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suburban america, number one. number two, can he make the appeal to college educated white men, three. can he get even approach the number of latinos that george bush did? >> so, he will appeal to-- suburban moms right now because of the security agenda. they are very concerned certainly about national security, a great deal of angst but also all the crime and drugs, random violence, opiate use. >> rose: that overcome history. >> and they overcome i think what people preseum women care about most. so called women's issues. 28 years of doing this, i never once heard the term men's issues. someone just assume all issues are men's issue. we're making the point all issues are women's womens. >> your question about hispanics, when george w. bush got 40% of hispanics, he was an incumbent, he had a weak opponent in john kerry. we think hillary clinton is a
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more for middable o upon ant that john kerry. will donald trump do more moorely that are am-- romney. these are not scweekers, if he could actually outperform mitt romney on some of the demographics, but also donald trump is making inroads not just with demographics but situational voters talking directly to the people without feel they have been left behind, the for gotten man, woman, i am your voice. people are struggling. we had the speakers at the democratic convention giving voice to that. >> rose: last question, is this election a question of a referendum on the two candidates, a referendum on the future or a referendum on america. >> again, i think that as i pointed out a number of times, five percent of this, 20% of that, one candidate is talking about tomorrow, one candidate talking about yesterday. i think, and one party is united. one party is divided.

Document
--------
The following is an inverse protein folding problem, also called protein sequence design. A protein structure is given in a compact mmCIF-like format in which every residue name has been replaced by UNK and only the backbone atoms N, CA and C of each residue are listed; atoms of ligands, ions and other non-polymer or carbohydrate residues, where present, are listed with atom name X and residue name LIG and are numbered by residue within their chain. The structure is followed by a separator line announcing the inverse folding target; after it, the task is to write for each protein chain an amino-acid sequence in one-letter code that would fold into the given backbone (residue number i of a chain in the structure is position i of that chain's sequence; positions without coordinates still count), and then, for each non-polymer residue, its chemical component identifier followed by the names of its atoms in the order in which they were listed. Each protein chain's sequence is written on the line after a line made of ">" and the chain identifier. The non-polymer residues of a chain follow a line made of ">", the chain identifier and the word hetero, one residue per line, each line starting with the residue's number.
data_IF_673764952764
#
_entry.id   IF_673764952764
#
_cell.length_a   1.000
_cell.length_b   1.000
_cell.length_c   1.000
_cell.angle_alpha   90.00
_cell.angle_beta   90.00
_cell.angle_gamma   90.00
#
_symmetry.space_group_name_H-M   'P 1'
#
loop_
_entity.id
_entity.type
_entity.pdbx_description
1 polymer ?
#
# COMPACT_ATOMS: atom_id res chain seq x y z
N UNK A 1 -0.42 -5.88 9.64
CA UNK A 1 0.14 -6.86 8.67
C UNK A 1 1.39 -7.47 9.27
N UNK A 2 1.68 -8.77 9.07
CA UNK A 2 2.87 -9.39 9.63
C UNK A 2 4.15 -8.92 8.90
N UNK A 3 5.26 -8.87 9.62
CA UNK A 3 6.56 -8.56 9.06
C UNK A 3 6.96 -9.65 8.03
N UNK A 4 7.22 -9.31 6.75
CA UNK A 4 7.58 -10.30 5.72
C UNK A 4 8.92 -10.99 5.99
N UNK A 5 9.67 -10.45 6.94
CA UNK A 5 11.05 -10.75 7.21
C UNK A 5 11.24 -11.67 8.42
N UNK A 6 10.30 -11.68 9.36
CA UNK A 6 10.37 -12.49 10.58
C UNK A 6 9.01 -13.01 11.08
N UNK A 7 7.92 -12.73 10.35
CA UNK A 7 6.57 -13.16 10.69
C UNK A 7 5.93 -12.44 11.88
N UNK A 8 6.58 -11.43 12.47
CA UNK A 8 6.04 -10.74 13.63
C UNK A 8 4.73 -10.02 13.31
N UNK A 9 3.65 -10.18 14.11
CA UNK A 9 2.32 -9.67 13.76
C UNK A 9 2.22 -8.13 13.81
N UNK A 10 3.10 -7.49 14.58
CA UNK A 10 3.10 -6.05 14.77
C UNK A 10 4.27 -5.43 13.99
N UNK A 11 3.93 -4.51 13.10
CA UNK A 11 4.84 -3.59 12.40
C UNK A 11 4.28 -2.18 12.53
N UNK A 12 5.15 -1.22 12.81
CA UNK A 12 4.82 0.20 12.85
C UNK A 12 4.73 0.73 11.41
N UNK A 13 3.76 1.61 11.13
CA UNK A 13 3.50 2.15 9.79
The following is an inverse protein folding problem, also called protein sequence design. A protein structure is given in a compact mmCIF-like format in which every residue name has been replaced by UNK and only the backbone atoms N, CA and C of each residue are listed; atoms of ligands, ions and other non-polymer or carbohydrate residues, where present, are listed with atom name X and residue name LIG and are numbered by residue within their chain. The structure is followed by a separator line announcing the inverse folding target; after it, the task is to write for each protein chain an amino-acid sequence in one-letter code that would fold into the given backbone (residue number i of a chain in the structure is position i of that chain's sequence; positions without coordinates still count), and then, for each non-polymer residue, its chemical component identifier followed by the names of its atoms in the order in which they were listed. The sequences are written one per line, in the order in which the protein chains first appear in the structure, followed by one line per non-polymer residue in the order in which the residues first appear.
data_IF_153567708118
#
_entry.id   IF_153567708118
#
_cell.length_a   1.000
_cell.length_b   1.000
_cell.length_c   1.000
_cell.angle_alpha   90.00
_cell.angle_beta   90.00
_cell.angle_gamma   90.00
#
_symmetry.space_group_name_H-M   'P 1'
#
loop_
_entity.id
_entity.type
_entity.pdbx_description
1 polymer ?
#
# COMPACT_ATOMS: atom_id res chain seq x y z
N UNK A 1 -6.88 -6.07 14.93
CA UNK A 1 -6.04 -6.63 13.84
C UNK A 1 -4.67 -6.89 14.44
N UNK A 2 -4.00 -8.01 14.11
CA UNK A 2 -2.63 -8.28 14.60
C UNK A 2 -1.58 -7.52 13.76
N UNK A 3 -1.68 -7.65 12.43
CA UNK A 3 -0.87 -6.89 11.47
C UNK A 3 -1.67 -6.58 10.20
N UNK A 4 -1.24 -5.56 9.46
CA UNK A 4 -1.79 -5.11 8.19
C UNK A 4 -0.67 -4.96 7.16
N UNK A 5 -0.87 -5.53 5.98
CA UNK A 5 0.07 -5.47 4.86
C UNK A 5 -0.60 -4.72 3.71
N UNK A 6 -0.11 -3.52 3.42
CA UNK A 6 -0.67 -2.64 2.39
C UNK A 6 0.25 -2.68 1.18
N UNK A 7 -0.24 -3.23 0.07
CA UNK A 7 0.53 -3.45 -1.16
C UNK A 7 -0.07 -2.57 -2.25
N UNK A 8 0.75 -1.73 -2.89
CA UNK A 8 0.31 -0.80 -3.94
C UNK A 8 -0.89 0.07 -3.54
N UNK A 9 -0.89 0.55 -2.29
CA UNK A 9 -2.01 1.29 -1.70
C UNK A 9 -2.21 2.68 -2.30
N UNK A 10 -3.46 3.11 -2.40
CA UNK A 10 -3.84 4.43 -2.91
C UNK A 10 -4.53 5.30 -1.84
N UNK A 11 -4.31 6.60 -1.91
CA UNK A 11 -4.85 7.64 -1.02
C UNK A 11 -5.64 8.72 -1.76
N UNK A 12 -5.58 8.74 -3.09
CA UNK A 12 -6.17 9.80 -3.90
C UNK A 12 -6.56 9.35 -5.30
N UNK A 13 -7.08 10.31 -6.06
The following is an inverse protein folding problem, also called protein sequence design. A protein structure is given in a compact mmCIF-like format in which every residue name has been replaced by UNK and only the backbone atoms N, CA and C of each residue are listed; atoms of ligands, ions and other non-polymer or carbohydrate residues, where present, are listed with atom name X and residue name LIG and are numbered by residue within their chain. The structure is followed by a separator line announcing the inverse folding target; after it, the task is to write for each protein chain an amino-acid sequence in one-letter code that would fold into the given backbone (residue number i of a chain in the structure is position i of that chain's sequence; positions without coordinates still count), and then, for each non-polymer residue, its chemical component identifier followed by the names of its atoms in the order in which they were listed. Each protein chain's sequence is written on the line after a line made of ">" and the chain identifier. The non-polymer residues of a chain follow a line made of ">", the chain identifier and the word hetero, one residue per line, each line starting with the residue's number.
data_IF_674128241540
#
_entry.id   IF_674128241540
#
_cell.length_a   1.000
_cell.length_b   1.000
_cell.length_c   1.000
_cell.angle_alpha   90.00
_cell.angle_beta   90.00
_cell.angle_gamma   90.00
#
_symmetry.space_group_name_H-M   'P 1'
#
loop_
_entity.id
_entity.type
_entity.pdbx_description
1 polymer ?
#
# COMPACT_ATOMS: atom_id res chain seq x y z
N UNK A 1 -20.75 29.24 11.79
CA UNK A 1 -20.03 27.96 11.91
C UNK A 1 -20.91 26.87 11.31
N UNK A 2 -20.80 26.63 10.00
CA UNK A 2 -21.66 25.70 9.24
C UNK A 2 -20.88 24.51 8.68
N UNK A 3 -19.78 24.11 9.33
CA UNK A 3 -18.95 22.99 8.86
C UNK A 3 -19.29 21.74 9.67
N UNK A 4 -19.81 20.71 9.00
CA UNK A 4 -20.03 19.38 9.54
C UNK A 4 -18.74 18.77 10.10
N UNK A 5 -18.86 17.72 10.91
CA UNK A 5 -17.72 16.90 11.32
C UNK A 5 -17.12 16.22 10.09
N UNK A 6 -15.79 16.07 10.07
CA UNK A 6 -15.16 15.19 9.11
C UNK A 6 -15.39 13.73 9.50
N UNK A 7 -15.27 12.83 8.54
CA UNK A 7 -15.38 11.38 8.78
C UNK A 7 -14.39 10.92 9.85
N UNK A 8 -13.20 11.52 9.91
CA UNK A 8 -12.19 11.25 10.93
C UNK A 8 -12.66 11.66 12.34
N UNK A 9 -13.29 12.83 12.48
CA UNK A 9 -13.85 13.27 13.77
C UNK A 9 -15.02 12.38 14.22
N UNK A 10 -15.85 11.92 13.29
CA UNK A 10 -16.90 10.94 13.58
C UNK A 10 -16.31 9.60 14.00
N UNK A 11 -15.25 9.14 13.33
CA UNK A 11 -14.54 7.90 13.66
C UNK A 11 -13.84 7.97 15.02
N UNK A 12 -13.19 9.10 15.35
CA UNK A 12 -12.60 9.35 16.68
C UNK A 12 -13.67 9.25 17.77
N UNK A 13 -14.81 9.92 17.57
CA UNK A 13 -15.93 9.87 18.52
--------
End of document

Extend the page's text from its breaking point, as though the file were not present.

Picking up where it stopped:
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i like where my party and candidate are. >> the media are focused on this say referendum on done all trump. she is the one who-- . >> rose: a referendum on the two candidates rather than a referendum on a an issue or b change. >> well, it's always a referendum on change. it's always do you want, i think the clinton camp is trying to make you feel nervous about the risky walk into the dark where you don't know what the risk will be. but the question is do you want four more, the question is or do you feel safing safer than 81% of americans and don't feel safer. >> thank you, james. thank you for joining us. see you next time. for more about this program and earlier episodes visit us online at pbs.org and charlie rose.com.
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captioning sponsored by rose communications captioned by media access group at wgbh access.wgbh.org >> rose: funding for "charlie rose" has been provided by: >> and by bloomberg, a provider of multimedia news and information services worldwide.
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this is "nightly business report with tyler mathisen and sue herera. earnings soar on the busiest day for earnings. google's parent company alphabet shows the business is booming. >> tapping the brakes. ford's surprise profit drop has some wondering whether the big sales run for automakers is coming to an end. american dream? why the rate of homeownership has fallen to the lowest levels in more than 50 years. those stories and more tonight on "nightly business report" for thursday, july 28th. good evening, everyone, and welcome. at the halfway mark for earnings reporting season comes on the busiest day of that season. and two of the biggest names in tech reported after the closing bell. we begin with a profi